Decolonizing Academia is the voice of a Latinx academic mother passing on the torch to her Latinx offspring to use as a tool to not only survive academic spaces but also dismantle systems of oppression. Rodríguez presents ideas that many have tried to appropriate, ignore, erase and consume in the name of “research.” Her work is a survival guide for people of colour entering academia.

New Report: Measuring Mobility from Poverty

New Report: Gregory Acs et al., Measuring Mobility from Poverty (US Partnership on Mobility from Poverty, 2018).

New Article: “In an Avalanche Every Snowflake Pleads Not Guilty”: The Collateral Consequences of Mass Incarceration and Impediments to Women’s Fair Housing Rights

New Article: George Lipsitz, “In an Avalanche Every Snowflake Pleads Not Guilty”: The Collateral Consequences of Mass Incarceration and Impediments to Women’s Fair Housing Rights, 59 UCLA L. Rev. 1746 (2012). Abstract below:

In our society, individual acts of intentional discrimination function in concert with historically created vulnerabilities; these vulnerabilities are based on disfavored identity categories and amplify each injustice and injury. Although anyone can be a victim of housing discrimination, women of color suffer distinct collateral injuries from barriers to housing that are collective and cumulative in nature. At the intersections of race and gender, the welfare and dignity of black women and Latinas are undermined by the national failure to enforce fair housing and fair employment laws, by the concentration of poverty in neighborhoods inhabited largely by blacks and Latinos, by the criminalization of poverty, by the proliferation of punishments inside the criminal justice system, and by the expansion of the collateral consequences of arrests and criminal convictions in society at large. Produced by a plethora of public policies and private actions, these injuries entail more than denials of rights and resources to individuals. They evidence the existence and extent of a concentrated political attack on communities of color. Women play a central role in these practices because punitive policies are almost always legitimated by allegations of nonnormative behavior by poor people and people of color, allegations that occlude the actual intersectional vulnerabilities created by multiple forms of raced and gendered exploitation inscribed inside the routine practices of contemporary capitalism. This Article delineates how housing and employment discrimination combine to make black women and Latinas particularly vulnerable to surveillance, arrest, and incarceration. It shows how race and gender discrimination make reentry into society especially difficult for women ex-offenders from aggrieved communities of color. It establishes the historical causes and consequences of moral panics about the putative misbehavior of women of color, and it concludes by proposing a combination of litigation, legislation, and social mobilization to address the execrable consequences of intersectional discrimination and mass incarceration.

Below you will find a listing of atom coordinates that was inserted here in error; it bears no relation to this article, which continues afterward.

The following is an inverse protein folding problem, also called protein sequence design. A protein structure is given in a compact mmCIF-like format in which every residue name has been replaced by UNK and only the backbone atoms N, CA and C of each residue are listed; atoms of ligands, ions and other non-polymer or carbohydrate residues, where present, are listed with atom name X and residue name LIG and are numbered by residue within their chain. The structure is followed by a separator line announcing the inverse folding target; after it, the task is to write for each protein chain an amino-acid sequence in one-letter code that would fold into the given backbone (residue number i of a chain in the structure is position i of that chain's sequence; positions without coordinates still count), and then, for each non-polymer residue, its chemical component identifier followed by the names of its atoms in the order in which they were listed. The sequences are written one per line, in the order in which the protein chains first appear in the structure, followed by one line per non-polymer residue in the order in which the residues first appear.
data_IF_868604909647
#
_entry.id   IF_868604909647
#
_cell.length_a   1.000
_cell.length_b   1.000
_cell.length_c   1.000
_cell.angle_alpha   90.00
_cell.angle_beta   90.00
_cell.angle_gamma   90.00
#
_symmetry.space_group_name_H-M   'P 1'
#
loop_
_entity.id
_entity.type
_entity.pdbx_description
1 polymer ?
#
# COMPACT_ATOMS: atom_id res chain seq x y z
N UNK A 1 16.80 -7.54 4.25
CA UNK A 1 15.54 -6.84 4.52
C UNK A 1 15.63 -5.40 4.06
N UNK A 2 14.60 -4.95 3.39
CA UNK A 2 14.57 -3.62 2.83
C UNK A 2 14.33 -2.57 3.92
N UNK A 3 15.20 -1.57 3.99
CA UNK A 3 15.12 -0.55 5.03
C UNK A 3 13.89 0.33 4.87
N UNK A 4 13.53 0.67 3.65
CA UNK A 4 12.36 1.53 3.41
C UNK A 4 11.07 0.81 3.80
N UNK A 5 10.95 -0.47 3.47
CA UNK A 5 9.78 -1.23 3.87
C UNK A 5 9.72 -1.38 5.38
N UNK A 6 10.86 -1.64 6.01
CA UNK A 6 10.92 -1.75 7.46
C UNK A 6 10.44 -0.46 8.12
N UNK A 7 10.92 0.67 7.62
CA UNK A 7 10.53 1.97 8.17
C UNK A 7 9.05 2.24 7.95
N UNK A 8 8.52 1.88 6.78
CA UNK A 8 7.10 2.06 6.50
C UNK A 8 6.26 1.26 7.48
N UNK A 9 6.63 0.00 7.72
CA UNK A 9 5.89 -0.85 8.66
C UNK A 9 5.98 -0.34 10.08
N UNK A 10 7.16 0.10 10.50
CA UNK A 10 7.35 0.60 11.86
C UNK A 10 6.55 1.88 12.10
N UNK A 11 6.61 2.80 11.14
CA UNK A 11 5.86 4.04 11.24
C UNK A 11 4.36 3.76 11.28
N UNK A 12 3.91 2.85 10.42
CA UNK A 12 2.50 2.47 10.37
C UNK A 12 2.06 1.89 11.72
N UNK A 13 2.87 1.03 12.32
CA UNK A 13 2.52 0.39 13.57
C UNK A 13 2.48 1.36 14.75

Call-for-Papers: 2018 SALT Teaching Conference, Oct. 5-6, 2018, Penn State Law

The 2018 SALT Teaching Conference will take place on October 5-6, 2018 at Penn State Law in University Park, PA.  The LatCrit-SALT Junior Faculty Development Conference will be held on October 4th.

The Society of American Law Teachers (SALT) welcomes proposals for the 2018 SALT Teaching Conference: Legal Education for a Changing Society. Suggested proposal topics should center around innovative strategies, techniques, and approaches to prepare students for practicing law in a time of profound technological and societal change.  We are delighted that  the Association of American Law Schools Section on Technology, Law, and Legal Education is holding its first conference collaboratively with SALT at the 2018 Teaching Conference.

For more information about registering and the call for proposals: and